The husband comes to know about Tae-Suk’s release, and he waits in the house, expecting him to arrive at any time. He feels the presence of a person that night, but is unable to locate him. While he is sleeping, the lady slowly walks to the mirror, and in the mirror, she is able to see Tae-Suk standing behind her. He gently kisses her.

The husband rushes to the mirror, but is unable to see Tae-Suk. The lady smiles at him and says ‘I Love You’, that was to Tae-Suk standing invisible behind the husband. The next day, the lady happily prepares food and while she offers them on the table, Tae-Suk eats them invisibly.

The husband leaves to the office, and Tae-Suk kisses the wife. We hear beautiful music being played in the background, and the movie ends with the caption ‘Sometimes, we don’t have a clue about the things happening to us are dreams or its just reality’.

‘3-Iron’ is a movie where we don’t get answers to some questions. It’s the sort of a film where the viewer has to assume certain facts. We don’t know who Tae-Suk is and how does he possess the mysterious disappearing skills. It is purely left to our conscience to understand.

The camera work is pleasing, and the lighting is perfect. The movie takes place mostly in the city, unlike Kim Ki-Duk’s ‘spring, summer, fall, winter…and spring’ or ‘The Isle’ but even then, he has donned a remarkable role as a director, with all those wonderful shots.

As like his previous movies, this film too is silent for most scenes. The protagonists don’t speak a single word till the end (when we hear the lady saying I Love You to Tae-Suk).

It’s a very different attempt in cinema. Not many of the contemporary directors can create movies which glorify silence. Silence has been depicted a very important role in the movie, and it’s like the personification of affection.

It’s to be noted that Director Kim Ki-Duk wrote the screenplay of the movie in one month, the movie was filmed in 16 days and the film editing was done in 10 days.

Again, Kim Ki-Duk proves his mettle, and ‘3-Iron’ remains to be a celluloid poem, crafted by one of the greatest directors the world movie industry has ever seen.

See the trailer here.

Sunday, April 26, 2009

World Movie Series - 22 - Citade De Deus

There is a lot of news these days about criminals. Are they born as criminals? However bad they might be, how do they become criminals and a menace to society? What is the root cause? If we start exploring their lives from their birth, there will be one moment – a single incident - which triggered the aftereffects. We will know that only from that incident, the person has transformed in to a criminal.

What if we witness the life of a criminal from his close quarters? What if we travel along with him in his life’s journey, witnessing every incident in his life?

‘City of God’ is one such film which excellently portrays the story of a young criminal ‘Li’l Zi’.

The film begins in the suburbs of Rio de Janeiro in the sixties. We see chickens getting prepared for a feast. Everywhere its music and joy and people – mostly teenagers and young boys - are in a state of madness. One chicken escapes from the feast, and people start to chase the chicken frantically. We see a teenage boy – ‘Li’’l Zi’ – whom we don’t have a clue about – chasing the chicken and starts shooting it with his gun. The chicken enters a narrow lane and on the other side, we see another teenager of the same age – walking with his friend. The friend tells this guy that he will be killed by ‘Li’l Zi’ once he sees him. Suddenly, there appears the chicken before this guy, and behind it, Li’l Zi with his gun.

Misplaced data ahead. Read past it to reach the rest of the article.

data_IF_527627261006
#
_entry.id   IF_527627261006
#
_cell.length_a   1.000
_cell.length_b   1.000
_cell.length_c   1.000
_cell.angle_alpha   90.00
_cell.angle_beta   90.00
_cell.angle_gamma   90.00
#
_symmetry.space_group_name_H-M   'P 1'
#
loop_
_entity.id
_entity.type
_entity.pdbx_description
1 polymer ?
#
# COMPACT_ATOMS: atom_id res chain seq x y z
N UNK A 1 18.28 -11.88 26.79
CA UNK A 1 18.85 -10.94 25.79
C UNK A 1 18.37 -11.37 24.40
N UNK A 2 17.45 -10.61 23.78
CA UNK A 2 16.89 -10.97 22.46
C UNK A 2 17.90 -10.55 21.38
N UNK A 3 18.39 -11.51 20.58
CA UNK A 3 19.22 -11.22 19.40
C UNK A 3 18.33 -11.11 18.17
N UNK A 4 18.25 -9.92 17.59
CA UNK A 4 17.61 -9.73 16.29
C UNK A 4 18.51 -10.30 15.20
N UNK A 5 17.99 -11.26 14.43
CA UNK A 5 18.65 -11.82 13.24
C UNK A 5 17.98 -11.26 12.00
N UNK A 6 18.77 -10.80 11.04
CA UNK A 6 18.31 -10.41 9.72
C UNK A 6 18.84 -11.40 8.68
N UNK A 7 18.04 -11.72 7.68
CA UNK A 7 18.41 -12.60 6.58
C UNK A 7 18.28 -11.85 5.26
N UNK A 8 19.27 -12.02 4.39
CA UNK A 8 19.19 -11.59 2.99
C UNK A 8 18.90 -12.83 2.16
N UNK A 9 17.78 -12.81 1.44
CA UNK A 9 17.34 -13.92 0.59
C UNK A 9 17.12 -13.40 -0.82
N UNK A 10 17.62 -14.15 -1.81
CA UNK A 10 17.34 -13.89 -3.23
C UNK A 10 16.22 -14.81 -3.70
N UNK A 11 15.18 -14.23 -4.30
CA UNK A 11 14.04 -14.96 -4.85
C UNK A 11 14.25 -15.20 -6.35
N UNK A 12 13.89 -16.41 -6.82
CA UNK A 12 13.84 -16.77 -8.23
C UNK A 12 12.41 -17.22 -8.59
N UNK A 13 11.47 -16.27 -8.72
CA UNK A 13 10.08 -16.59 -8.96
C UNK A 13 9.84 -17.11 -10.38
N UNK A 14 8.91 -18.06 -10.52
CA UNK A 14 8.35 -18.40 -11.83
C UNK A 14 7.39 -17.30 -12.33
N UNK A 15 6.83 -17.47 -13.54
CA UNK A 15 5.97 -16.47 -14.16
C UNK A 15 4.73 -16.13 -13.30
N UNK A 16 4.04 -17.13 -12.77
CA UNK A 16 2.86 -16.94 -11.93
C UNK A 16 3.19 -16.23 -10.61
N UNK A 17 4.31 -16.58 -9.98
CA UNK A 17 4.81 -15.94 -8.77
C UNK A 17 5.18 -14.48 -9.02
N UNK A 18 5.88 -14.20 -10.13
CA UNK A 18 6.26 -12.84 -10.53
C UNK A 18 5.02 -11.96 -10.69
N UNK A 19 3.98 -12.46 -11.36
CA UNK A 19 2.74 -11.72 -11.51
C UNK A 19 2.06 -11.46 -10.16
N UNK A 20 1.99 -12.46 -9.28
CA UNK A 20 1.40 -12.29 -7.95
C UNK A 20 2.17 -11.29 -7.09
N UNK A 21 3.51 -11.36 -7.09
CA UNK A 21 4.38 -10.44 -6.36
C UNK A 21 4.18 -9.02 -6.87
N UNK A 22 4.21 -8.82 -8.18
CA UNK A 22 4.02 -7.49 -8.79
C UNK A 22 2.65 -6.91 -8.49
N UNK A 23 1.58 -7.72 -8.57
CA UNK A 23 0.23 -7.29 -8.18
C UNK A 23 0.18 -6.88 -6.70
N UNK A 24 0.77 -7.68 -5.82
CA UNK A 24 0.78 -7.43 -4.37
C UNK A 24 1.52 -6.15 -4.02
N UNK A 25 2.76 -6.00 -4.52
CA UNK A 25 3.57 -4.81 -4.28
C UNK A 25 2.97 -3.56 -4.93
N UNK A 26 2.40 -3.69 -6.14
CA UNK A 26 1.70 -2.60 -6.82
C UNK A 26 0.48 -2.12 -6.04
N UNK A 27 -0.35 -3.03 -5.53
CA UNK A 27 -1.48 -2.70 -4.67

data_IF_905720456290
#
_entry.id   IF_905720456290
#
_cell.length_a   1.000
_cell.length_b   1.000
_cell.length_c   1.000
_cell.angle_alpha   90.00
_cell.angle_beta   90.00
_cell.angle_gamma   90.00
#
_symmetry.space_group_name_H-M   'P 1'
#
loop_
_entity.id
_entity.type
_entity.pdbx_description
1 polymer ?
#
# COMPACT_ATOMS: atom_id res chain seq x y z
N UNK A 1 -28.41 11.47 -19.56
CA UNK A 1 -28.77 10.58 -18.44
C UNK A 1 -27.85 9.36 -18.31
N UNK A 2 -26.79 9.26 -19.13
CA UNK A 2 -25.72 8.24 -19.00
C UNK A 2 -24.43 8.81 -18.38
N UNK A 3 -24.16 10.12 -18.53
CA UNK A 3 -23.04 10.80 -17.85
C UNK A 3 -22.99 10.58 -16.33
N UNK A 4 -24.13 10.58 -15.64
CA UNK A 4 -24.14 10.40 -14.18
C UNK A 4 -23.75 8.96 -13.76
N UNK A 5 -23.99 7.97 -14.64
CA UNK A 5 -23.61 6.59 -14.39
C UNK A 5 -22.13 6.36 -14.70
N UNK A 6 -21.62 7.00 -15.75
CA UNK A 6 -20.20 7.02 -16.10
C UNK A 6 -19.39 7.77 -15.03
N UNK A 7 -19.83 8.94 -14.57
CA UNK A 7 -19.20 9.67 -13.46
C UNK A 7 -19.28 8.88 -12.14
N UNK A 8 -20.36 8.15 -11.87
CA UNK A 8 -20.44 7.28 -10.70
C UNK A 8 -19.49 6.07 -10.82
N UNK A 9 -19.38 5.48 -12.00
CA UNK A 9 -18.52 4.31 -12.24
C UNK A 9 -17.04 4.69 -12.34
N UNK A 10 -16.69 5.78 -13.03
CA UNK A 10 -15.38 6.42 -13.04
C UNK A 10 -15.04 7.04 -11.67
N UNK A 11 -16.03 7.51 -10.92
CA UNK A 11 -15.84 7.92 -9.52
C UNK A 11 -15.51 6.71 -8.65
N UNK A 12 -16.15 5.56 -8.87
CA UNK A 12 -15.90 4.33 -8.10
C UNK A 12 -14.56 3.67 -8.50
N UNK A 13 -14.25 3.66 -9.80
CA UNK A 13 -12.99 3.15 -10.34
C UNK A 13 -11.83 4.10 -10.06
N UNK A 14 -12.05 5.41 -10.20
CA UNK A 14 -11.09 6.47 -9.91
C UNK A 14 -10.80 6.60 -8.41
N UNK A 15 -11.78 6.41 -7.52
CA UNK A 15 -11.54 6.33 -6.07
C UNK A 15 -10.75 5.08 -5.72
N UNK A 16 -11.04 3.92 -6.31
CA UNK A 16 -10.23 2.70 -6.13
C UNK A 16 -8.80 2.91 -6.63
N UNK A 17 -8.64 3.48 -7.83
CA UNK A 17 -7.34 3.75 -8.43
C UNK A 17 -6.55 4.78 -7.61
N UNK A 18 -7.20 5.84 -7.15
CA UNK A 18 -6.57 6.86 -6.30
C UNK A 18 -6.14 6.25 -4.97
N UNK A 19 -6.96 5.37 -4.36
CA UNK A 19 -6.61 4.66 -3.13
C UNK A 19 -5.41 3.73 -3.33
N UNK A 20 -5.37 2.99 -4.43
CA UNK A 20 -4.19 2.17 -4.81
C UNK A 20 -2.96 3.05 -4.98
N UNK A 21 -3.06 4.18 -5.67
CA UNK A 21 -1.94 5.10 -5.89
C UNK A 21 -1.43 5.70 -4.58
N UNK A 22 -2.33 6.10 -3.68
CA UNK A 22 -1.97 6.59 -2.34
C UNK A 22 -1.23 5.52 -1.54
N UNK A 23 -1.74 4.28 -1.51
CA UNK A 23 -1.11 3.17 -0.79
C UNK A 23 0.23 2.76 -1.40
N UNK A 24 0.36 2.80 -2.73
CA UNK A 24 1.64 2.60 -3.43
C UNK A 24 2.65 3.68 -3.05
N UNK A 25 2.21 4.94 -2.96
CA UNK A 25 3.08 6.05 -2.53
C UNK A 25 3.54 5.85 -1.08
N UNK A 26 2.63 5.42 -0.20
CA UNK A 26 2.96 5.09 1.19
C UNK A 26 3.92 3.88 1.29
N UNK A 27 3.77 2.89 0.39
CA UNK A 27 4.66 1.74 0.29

Li’l Zi shouts at the guy to catch the chicken. Slowly, the bewildered guy moves to catch it when we see police cars arrive at his back – the other end of the street. Suddenly Li’l Zi and his men start cocking their weapons and the chicken catcher understands his predicament. He is caught in the middle of a war and anyways he will be shot.

While he is frozen in his bent position, we hear his voice at the background, telling that his name is Rocket, and how he got himself in to this awkward situation, is the story he is going to narrate.

The camera rotates around him, and when it completes a circle, we se a small Rocket – in his early years – bent in the same position. They are playing football. Rocket narrates the story of three gangsters – Rocket’s elder bro Goose, Clipper and Shaggy. They three are the young rebels in the City of God, the place in Janeiro where all the poor people and castaways live. The trio loots money from the rich and distributes it to the poor people in the livelihood and hence are always sheltered by the people.

The trio plans for a heist. To make big money – and Li’l Dice – a small boy – gives them an idea to loot the nearby motel. They go on, place Li’l Dice as the watchdog and while robbing the motel along with its inhabitants, hear a warning shot from Li’l Dice and flee. After a while, back in the city of god, they learn that many people were murdered in the motel. The police track down the trio and two of the trio dies. One guy joins the church.

We now are shown what happened in the motel. We see Li’l Dice fire the warning shot, and after the trio flees, he enters the motel, shoots everyone and runs away. While he is counting the money along with his friend Benny, we see Goose approaching them and forcefully taking all their money and while he walks away, gets shot by Li’l Dice and dies.

The period is the seventies now, and Li’l Dice has grown to be the don of that place – changing his name to Li’l Zi. Rocket too grows up, but he is afraid towards the criminals and joins college. He joins the hippy group in the college which enjoys smoking weed and drinking. We learn that Carrot, a local drug dealer, is the only opponent to Li’l Zi.